History of the Original Sixth Street Viaduct

Constructed in 1932, the original Sixth Street Viaduct (also known as the Sixth Street Bridge), was an important engineering landmark in the City of Los Angeles. It was one of a set of fourteen historic structures crossing the Los Angeles River, and the longest of these structures.

Located in a highly urbanized area just east of downtown Los Angeles, the original bridge acted as a critical transportation link between the neighborhoods of the Arts District on the west side and Boyle Heights on the east side. 

The original Sixth Street Viaduct had an overall length of 3,500 ft., and extended east-west across the Los Angeles River, multiple railroad tracks, US 101, and several local streets. It had a 46-foot wide, four-lane roadway with 11-foot eastbound and westbound inside traffic lanes and 12-foot outside lanes with no shoulders. There were sidewalks of varying widths on both sides.

Due to its large size, the original Sixth Street Viaduct was constructed using an onsite concrete mixing plant. Unfortunately, the aggregate used in the concrete caused a chemical reaction known as Alkali Silica Reaction, which caused deterioration of the concrete structure within 20 years of its completion.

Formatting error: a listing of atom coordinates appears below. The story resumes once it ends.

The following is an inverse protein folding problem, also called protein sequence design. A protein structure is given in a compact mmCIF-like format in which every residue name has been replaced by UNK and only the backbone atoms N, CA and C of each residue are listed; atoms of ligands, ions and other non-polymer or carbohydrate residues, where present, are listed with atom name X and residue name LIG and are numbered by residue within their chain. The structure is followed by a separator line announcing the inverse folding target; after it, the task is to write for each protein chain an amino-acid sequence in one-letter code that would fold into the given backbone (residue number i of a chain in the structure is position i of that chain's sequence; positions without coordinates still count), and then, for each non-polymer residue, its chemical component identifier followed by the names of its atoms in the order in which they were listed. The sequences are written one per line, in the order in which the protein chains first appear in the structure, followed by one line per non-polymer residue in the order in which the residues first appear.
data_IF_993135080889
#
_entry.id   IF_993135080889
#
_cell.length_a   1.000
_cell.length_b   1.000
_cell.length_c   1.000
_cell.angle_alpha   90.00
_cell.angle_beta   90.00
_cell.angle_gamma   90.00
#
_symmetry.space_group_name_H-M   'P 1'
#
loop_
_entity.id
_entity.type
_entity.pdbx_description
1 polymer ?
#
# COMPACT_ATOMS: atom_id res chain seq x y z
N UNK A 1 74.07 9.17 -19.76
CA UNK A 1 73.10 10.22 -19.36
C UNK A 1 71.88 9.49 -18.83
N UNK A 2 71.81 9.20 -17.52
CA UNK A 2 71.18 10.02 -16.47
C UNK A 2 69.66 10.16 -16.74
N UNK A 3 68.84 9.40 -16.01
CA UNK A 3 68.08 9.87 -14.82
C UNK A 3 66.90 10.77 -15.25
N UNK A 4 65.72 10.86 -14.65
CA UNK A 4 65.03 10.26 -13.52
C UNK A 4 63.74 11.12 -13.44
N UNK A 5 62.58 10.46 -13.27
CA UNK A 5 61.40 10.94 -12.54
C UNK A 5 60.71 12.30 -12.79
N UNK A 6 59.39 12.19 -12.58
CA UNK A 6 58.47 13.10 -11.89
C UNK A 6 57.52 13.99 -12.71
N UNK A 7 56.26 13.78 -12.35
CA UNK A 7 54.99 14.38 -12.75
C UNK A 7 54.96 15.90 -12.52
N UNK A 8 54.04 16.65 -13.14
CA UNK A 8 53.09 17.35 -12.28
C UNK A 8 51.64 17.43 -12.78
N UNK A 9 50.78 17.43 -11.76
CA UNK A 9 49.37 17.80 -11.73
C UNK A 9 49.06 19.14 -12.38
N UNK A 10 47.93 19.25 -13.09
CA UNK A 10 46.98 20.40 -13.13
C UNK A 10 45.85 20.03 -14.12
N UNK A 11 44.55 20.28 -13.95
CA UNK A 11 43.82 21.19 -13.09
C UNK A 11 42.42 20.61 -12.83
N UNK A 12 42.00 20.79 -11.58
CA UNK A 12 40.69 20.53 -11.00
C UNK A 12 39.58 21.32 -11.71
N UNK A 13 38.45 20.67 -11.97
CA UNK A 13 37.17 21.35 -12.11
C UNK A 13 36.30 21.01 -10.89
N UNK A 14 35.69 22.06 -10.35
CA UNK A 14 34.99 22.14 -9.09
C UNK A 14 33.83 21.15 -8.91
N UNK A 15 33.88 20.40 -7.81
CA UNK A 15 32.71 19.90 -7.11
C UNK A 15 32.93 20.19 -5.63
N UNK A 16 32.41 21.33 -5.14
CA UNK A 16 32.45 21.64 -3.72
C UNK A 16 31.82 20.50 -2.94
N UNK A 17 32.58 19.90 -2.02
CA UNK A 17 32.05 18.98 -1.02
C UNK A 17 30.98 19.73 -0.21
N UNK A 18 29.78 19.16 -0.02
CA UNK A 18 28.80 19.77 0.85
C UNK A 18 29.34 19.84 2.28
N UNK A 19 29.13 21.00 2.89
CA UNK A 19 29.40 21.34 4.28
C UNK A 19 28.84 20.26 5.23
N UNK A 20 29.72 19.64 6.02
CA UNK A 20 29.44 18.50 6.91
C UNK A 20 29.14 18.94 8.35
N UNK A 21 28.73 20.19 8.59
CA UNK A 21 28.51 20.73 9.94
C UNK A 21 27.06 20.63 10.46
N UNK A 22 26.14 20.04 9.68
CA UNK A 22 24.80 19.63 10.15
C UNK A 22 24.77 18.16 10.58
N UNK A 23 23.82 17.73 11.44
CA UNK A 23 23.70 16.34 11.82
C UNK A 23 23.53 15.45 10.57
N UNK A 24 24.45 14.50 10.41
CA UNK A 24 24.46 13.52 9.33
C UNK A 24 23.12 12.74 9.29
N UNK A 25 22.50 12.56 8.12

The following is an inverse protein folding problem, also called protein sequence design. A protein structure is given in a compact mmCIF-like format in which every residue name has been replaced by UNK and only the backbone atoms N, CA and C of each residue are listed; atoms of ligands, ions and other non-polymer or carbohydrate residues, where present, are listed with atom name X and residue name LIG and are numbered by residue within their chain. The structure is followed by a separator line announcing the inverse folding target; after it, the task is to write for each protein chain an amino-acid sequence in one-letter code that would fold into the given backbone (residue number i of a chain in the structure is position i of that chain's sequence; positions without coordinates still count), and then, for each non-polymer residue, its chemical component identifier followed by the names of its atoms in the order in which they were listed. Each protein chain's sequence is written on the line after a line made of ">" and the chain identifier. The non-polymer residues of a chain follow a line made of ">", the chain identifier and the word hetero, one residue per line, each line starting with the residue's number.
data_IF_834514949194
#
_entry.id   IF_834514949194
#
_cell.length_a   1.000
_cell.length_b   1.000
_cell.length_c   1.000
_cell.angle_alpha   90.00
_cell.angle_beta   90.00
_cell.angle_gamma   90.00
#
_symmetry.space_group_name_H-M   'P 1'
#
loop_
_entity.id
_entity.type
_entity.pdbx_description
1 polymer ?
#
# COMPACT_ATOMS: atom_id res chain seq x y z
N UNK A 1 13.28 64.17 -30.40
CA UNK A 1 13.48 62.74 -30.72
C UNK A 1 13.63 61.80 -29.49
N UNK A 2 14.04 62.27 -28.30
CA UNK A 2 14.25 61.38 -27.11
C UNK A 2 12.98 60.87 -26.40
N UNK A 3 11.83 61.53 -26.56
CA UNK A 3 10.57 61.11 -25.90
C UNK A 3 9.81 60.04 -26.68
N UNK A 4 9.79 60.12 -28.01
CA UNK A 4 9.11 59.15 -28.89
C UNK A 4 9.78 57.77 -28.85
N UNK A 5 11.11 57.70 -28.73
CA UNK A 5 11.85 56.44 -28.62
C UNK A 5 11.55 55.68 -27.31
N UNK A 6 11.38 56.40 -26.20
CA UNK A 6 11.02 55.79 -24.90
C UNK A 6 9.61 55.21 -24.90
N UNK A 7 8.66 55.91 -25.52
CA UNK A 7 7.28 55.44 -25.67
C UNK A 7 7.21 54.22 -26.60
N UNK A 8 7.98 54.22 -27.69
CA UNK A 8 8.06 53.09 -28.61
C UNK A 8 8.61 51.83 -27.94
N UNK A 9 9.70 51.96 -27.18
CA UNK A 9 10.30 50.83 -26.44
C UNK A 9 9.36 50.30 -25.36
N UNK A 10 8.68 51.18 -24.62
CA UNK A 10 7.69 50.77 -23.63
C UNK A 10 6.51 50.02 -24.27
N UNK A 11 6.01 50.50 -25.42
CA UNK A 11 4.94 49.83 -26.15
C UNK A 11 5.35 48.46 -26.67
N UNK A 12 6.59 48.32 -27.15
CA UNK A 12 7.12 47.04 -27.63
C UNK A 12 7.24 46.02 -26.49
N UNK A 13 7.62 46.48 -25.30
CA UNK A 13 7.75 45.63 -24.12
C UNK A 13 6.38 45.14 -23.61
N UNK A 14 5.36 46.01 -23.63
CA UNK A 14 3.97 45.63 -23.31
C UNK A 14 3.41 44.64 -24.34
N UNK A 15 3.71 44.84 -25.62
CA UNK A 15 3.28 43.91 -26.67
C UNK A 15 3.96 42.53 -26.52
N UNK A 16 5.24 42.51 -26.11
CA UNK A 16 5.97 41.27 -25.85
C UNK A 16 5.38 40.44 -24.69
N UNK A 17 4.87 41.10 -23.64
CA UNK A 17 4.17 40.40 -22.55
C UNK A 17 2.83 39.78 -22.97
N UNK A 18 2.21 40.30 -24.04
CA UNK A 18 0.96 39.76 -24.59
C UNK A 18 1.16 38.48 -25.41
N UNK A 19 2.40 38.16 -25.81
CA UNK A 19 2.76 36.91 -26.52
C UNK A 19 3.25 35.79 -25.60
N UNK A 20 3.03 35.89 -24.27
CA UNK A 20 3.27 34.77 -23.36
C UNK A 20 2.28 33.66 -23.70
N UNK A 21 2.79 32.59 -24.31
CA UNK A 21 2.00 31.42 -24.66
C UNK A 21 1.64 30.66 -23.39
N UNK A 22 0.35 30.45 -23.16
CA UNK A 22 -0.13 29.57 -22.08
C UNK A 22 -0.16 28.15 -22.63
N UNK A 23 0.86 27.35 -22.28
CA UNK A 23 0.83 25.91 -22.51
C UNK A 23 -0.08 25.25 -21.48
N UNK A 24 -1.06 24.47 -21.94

Over the years, various costly restorative methods were tried in an ongoing effort to save the viaduct; all of them failed. Seismic vulnerability studies concluded that the viaduct had a high vulnerability to failure in the event of a major earthquake, along with geometric design and safety deficiencies. Studies showed it needed to be replaced.

The original bridge is being replaced by a new viaduct and is expected to be completed in Summer of 2022.